Roguelike titles are always interesting to review. It’s usually very challenging not to be too subjective about the game in general, but I feel like roguelikes are even more prone to that. Depending on who you are and what you enjoy, a roguelike can totally set you on fire and keep you busy for nights to come, or it can bore you aggressively so that you switch it off after a couple of minutes. I didn’t expect too much from Hades, but I was positively surprised about how well it was done and how nicely it keeps you tied in.
Hades was developed and published by Supergiant Games (Pyre, Transistor, Bastion ), and the official release date for PS4, PS5, Xbox One, Series X/S was on the 13th of August, only a few days back. Still, the original release for Windows, macOS, and Nintendo Switch was a bit earlier, on September 17th, 2020. I played on Xbox Series X because I use the Xbox Game Pass Ultimate, and it was included on launch day. Actually, I only wanted to test it for about a half-hour at that time, but I got hooked and played easily for four or five hours without taking a break.
What’s Hades like?
In Hades, you don’t play as Hades, but as the son of Hades, who’s called Zagreus, and the setting puts you into the shoes of this rebellious teenager who wants to escape hell (also called Hades) of the ancient Greek mythology. As you fight your way through the underworld towards mount Olymp, you will naturally die very often, as this is common practice with roguelike games. Following popular game mechanics, each time you live and fight, you will be able to collect items and currency to level your character up to be stronger in the next run.
The gameplay is focused on hack and slash combat, but you can be smart about what weapon you choose and what talents you choose to accept from the gods. At first, the game feels a bit too overwhelming and challenging. Still, if you generally enjoy the experience, you’ll learn quickly how to adapt to various situations in the game. Just get used to dying and starting over from the beginning. If you find it too difficult, you can enable some god mode settings to make it less challenging. Everybody can have fun with Hades, no matter how skillful they are.
Something I really like about Hades is that as you start over, there are always new character encounters and new dialogues available with other heroes and gods from ancient Greek mythology. It really tells a story, and it keeps things interesting. The game is styled in a way that I could hardly describe without taking other games as a reference. The visuals are lovely and well done, but some might find them too cartoony, perhaps. I’d say the style resembles a Diablo III that is somewhat more comic-like than what Diablo III already looks like. The soundtrack is adaptive to what’s happening in the game and, overall, very pleasing and atmospheric.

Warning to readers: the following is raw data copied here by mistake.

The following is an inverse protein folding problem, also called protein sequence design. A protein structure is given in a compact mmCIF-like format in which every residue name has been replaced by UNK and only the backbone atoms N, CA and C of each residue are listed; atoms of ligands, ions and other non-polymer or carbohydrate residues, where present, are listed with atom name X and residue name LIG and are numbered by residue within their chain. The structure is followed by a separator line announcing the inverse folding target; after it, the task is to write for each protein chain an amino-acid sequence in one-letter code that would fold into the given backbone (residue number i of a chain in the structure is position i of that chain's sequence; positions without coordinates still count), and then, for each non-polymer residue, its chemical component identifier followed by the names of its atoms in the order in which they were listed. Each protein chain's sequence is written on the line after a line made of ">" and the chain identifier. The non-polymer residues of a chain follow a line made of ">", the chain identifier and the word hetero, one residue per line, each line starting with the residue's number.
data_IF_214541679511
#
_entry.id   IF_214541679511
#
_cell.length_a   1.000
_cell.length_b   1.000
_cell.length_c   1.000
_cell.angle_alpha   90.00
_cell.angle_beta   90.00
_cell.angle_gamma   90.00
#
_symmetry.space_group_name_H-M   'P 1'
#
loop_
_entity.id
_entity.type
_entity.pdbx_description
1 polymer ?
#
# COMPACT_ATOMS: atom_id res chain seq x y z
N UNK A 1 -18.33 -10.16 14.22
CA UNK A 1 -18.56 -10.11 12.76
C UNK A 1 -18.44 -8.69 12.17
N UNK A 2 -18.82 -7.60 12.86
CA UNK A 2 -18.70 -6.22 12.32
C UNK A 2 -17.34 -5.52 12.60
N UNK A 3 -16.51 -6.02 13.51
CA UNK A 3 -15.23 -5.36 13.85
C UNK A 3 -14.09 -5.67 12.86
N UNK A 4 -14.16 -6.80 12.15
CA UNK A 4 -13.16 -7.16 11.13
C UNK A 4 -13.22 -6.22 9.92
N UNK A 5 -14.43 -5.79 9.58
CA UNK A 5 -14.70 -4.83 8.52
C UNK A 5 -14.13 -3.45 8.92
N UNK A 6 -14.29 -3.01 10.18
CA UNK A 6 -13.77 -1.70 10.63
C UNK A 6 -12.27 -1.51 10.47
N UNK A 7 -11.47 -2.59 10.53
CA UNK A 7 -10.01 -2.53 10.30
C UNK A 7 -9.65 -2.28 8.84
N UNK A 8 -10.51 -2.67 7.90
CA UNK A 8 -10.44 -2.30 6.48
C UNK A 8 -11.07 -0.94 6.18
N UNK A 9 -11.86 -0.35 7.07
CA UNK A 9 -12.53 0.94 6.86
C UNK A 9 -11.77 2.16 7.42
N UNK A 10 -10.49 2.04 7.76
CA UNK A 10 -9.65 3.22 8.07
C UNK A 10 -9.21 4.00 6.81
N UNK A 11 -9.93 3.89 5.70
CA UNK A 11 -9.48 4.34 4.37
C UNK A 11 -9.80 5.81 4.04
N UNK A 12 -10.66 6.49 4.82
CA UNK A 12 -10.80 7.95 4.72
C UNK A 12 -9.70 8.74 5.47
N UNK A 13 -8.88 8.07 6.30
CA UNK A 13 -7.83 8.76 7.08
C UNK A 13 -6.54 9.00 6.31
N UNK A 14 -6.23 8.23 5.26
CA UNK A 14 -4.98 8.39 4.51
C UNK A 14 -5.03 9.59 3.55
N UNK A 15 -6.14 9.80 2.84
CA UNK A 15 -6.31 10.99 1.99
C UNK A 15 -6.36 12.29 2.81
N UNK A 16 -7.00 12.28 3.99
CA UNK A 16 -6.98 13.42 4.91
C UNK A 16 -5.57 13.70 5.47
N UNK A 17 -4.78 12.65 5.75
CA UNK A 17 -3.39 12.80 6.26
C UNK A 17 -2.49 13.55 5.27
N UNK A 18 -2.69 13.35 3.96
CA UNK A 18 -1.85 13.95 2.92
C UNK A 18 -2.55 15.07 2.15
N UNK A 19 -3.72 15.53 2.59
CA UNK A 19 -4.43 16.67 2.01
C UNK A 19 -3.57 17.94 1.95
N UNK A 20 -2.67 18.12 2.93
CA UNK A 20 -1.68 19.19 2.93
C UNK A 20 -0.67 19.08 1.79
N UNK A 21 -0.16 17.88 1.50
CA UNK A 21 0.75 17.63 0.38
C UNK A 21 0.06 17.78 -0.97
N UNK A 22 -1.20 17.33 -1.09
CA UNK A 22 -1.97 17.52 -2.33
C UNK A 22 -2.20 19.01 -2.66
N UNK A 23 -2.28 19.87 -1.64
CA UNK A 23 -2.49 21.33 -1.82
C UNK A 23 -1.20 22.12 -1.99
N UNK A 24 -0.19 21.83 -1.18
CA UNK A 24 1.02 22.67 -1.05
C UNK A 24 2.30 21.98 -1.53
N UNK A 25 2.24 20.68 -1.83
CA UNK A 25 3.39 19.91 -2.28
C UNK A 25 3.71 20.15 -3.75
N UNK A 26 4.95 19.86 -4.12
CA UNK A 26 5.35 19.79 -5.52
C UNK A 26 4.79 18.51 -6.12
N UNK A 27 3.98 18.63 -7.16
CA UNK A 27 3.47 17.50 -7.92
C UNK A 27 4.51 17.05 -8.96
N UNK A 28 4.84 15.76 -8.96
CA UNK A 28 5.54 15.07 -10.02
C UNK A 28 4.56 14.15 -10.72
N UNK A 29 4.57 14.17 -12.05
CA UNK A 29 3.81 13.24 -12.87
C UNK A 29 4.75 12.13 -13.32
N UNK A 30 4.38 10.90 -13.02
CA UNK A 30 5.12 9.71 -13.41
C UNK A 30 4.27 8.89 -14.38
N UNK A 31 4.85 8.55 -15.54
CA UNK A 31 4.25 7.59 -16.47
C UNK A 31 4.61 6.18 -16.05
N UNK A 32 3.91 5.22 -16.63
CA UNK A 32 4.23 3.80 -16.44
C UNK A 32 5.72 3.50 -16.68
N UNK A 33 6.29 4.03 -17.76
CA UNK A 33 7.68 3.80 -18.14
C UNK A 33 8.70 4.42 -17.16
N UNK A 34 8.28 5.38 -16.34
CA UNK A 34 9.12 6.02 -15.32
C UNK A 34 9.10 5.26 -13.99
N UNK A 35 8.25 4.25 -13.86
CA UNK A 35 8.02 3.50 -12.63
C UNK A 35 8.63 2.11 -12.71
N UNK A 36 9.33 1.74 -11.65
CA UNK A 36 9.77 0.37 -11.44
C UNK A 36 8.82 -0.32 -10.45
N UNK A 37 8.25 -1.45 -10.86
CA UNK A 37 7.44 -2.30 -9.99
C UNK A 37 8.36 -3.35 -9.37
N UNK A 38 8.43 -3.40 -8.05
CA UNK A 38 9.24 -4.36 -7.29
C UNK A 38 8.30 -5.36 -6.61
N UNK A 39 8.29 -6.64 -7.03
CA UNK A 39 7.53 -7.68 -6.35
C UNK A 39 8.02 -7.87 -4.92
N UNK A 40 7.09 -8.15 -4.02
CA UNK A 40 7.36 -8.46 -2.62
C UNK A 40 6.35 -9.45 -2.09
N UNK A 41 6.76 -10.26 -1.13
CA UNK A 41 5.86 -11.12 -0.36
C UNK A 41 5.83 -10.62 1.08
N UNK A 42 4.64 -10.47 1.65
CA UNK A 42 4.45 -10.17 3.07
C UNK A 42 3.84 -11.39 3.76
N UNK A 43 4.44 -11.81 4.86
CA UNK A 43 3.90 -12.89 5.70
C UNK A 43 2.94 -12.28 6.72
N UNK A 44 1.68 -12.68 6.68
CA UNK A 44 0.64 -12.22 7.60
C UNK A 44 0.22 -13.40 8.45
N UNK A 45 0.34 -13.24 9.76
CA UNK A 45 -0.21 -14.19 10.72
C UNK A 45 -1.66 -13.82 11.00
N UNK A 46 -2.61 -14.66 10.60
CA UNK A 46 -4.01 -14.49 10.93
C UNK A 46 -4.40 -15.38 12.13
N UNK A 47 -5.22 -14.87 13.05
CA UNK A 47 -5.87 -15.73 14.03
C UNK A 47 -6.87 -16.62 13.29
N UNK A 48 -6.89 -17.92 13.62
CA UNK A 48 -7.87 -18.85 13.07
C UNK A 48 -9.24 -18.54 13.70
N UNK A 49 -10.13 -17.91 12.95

Anything they could have done better in Hades?
Is there something bad about Hades? Not so much. I personally have a very strong preference to be able to create my own characters or at least customize pre-made characters and in Hades, there is simply no way to design your own character and you can change nothing about the protagonist’s appearance, there are not even items like pieces of armor that you could quip which would alter your outfit. The only thing you can change is your weapon type. If you don’t care about creating your own characters, then you can just as well ignore this note. I still enjoy playing Hades as it is, but I’d like it more with options to create and own a character rather than using a pre-made one that feels a little antiquated.
Taking that into account, I’d still say that Hades does nothing wrong. If you enjoy mythological settings or roguelike titles in general, don’t pass up the opportunity to try out Hades. On Steam, the title currently costs around 20 bucks, and on the PlayStation Store, you can download it for about $25. If you’re playing on Xbox, you should look at the Xbox Game Pass Ultimate, which includes access to Hades more than 100 other games.
YouTube: Hades – Xbox & PlayStation Trailer
Photo credit: All media shown is owned by Supergiant Games.